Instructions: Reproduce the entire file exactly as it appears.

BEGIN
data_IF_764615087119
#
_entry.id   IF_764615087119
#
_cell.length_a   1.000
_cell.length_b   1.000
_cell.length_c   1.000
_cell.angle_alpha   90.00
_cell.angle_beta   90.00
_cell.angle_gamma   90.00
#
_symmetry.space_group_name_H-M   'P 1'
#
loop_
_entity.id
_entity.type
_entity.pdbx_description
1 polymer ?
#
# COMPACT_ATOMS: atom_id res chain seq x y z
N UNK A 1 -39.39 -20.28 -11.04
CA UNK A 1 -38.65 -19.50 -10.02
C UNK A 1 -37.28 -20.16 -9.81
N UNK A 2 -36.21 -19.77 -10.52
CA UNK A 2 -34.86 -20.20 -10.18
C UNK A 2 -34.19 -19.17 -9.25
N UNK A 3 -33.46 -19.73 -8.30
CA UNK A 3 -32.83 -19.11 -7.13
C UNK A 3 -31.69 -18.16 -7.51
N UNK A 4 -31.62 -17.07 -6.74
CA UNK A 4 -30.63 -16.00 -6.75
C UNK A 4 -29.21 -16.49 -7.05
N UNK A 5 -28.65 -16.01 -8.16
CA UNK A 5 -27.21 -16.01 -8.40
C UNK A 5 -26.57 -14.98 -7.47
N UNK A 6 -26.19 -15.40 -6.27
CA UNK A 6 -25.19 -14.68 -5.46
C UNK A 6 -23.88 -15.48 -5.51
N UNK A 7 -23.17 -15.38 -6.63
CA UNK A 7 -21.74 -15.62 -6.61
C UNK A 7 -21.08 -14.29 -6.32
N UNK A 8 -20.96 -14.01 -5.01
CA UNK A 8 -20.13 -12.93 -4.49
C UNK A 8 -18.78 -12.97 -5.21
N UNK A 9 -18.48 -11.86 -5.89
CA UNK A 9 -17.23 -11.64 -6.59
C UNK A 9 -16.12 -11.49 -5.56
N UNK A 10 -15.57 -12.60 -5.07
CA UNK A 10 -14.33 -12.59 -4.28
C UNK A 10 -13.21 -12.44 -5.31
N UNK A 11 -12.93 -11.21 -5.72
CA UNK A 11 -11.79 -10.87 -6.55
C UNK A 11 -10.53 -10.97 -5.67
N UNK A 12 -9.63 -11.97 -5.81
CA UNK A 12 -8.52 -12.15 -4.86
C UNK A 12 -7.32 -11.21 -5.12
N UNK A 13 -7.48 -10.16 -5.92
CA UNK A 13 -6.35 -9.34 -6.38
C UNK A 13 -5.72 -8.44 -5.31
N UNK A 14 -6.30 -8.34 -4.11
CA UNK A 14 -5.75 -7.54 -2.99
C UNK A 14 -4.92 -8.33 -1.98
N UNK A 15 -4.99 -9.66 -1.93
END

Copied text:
data_IF_764615087119
#
_entry.id   IF_764615087119
#
_cell.length_a   1.000
_cell.length_b   1.000
_cell.length_c   1.000
_cell.angle_alpha   90.00
_cell.angle_beta   90.00
_cell.angle_gamma   90.00
#
_symmetry.space_group_name_H-M   'P 1'
#
loop_
_entity.id
_entity.type
_entity.pdbx_description
1 polymer ?
#
# COMPACT_ATOMS: atom_id res chain seq x y z
N UNK A 1 -39.39 -20.28 -11.04
CA UNK A 1 -38.65 -19.50 -10.02
C UNK A 1 -37.28 -20.16 -9.81
N UNK A 2 -36.21 -19.77 -10.52
CA UNK A 2 -34.86 -20.20 -10.18
C UNK A 2 -34.19 -19.17 -9.25
N UNK A 3 -33.46 -19.73 -8.30
CA UNK A 3 -32.83 -19.11 -7.13
C UNK A 3 -31.69 -18.16 -7.51
N UNK A 4 -31.62 -17.07 -6.74
CA UNK A 4 -30.63 -16.00 -6.75
C UNK A 4 -29.21 -16.49 -7.05
N UNK A 5 -28.65 -16.01 -8.16
CA UNK A 5 -27.21 -16.01 -8.40
C UNK A 5 -26.57 -14.98 -7.47
N UNK A 6 -26.19 -15.40 -6.27
CA UNK A 6 -25.19 -14.68 -5.46
C UNK A 6 -23.88 -15.48 -5.51
N UNK A 7 -23.17 -15.38 -6.63
CA UNK A 7 -21.74 -15.62 -6.61
C UNK A 7 -21.08 -14.29 -6.32
N UNK A 8 -20.96 -14.01 -5.01
CA UNK A 8 -20.13 -12.93 -4.49
C UNK A 8 -18.78 -12.97 -5.21
N UNK A 9 -18.48 -11.86 -5.89
CA UNK A 9 -17.23 -11.64 -6.59
C UNK A 9 -16.12 -11.49 -5.56
N UNK A 10 -15.57 -12.60 -5.07
CA UNK A 10 -14.33 -12.59 -4.28
C UNK A 10 -13.21 -12.44 -5.31
N UNK A 11 -12.93 -11.21 -5.72
CA UNK A 11 -11.79 -10.87 -6.55
C UNK A 11 -10.53 -10.97 -5.67
N UNK A 12 -9.63 -11.97 -5.81
CA UNK A 12 -8.52 -12.15 -4.86
C UNK A 12 -7.32 -11.21 -5.12
N UNK A 13 -7.48 -10.16 -5.92
CA UNK A 13 -6.35 -9.34 -6.38
C UNK A 13 -5.72 -8.44 -5.31
N UNK A 14 -6.30 -8.34 -4.11
CA UNK A 14 -5.75 -7.54 -2.99
C UNK A 14 -4.92 -8.33 -1.98
N UNK A 15 -4.99 -9.66 -1.93